Brushing up on Cattle Care
We all enjoy sprucing up a little every now and then, before we hang out with our friends, meet new people and decide what we are going to do for the day. It makes a pleasant break from the grind of the nine to five and the endless cycle of kids and work. And it turns out we’re not alone, because dairy cattle have been shown to enjoy exactly the same things!
According to new research from Scotland’s Rural College, both the welfare and productivity of dairy cows are significantly improved by free choice, strong social groups, interaction with people and even a spot of grooming here and there.
The study, by Alistair Lawrence, Marie Haskell and Belinda Vigors, combined a literature review with first hand interviews with thirteen dairy farmers, and it came up with some surprising results. The team postulates that ‘positive animal welfare is <about> more than prevention of the unpleasant (e.g. pain, fear) and involves thinking about how to allow animals to have positive experiences on a regular, perhaps daily, basis’.
Of course, Kilco have all the animal health products you need for the ‘prevention of the unpleasant’, including a comprehensive range of detergents and disinfectants to maintain the highest standards of disease control and biosecurity. We’re there from the start with First Milk Calf Colostrum and Rotaboost, and we help maintain animal welfare throughout their lives, from formaldehyde-free footbaths, to chlorine free cleaners for milking equipment.
However, according to the study, this is just part of the story. To maintain the highest levels of animal welfare, your herd also need a little more from their farmers. The research shows that cows do best when they have freedom of choice, enabling them to come and go as they please with robotic milking systems to serve them when they are ready. Cows also benefit from established social groups, with no unfamiliar animals, and enjoy positive human interactions.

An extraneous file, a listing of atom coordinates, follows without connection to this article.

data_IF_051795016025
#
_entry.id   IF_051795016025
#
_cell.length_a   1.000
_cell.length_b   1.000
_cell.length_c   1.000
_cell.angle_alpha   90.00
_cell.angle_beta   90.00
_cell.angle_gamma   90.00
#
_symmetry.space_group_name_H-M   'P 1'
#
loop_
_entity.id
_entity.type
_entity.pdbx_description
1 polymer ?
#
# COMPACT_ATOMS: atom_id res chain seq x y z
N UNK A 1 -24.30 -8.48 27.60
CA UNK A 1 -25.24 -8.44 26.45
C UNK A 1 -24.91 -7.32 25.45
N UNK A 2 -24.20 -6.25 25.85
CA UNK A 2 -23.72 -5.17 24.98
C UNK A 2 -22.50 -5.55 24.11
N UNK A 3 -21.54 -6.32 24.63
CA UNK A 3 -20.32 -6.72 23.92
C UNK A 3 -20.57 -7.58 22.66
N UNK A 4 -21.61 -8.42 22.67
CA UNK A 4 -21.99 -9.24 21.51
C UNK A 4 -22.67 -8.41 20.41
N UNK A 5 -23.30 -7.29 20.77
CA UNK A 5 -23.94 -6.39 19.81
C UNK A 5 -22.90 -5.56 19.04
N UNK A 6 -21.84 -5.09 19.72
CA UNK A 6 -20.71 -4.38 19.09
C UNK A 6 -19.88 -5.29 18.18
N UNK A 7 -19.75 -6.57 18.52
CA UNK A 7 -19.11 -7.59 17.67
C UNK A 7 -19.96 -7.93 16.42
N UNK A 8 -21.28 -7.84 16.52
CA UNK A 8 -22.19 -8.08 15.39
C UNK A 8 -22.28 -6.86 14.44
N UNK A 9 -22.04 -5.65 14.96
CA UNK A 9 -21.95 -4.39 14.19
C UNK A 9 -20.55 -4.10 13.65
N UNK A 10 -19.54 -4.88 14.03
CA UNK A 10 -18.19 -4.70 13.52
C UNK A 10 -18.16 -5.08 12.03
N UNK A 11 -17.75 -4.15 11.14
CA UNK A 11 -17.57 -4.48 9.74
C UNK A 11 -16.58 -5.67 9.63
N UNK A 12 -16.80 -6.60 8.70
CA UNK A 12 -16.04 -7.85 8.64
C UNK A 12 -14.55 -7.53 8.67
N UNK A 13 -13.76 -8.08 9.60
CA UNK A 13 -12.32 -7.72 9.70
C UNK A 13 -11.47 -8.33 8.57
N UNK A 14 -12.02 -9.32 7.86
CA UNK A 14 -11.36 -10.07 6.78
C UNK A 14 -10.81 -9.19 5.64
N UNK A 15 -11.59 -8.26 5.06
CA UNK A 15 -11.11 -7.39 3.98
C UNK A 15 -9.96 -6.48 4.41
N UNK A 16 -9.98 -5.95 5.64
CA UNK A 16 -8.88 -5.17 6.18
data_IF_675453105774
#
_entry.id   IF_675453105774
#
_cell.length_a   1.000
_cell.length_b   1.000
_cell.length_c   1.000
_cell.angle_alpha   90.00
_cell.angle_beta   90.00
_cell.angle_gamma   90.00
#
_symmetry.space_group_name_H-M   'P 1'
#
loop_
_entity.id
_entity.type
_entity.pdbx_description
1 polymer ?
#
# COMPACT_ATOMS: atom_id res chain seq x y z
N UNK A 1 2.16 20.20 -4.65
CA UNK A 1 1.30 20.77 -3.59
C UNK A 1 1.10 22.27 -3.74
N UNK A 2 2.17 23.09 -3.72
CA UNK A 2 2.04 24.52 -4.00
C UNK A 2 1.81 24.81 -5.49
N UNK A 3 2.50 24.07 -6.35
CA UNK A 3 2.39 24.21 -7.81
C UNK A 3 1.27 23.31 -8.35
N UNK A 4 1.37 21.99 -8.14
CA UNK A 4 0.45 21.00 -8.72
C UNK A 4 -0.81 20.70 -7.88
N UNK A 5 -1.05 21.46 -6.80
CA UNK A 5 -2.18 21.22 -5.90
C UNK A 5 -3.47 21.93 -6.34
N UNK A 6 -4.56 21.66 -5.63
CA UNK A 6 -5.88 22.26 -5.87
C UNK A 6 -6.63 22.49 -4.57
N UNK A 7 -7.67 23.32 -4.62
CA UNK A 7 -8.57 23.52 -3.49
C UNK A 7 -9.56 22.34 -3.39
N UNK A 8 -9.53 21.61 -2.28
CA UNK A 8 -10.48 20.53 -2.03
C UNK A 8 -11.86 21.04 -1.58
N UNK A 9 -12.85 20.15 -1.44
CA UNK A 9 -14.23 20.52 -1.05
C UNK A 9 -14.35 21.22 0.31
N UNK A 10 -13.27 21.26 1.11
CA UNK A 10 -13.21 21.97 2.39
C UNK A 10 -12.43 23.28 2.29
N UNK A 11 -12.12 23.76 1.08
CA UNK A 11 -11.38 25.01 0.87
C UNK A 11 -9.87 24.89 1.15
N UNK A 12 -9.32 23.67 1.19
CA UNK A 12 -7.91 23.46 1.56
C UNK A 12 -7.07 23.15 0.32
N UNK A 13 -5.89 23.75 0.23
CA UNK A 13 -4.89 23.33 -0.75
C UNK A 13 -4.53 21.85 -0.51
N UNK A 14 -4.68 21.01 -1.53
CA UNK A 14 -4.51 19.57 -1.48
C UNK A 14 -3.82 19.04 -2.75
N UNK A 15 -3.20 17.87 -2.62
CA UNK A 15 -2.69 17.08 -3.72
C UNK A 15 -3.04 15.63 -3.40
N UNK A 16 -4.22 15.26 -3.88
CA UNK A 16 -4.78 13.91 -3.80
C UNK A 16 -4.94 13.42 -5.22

The most amusing find of all is that cows enjoy grooming themselves. Animals with access to a grooming brush undertook regular self-grooming, suggesting that they find it a pleasant and enjoyable experience. More importantly, a 2016 study by Mandel et al found that brush use actually increases milk yield under some circumstances, as well as benefitting behaviour, physiology and animal health.
As is often the case in these situations, the study found that in practice, farmers were instinctively way ahead of the scientific research. Many of those interviewed are already applying these practices, intuitively knowing they are good for their herd.
You don’t have to massage your cows and play them classical music, as if they were Kobe beef, but it is becoming clear that there is much more to cattle care than just providing food, shelter and animal health products. If we provide them with a good life too, they will reward us with improved health and increased productivity.
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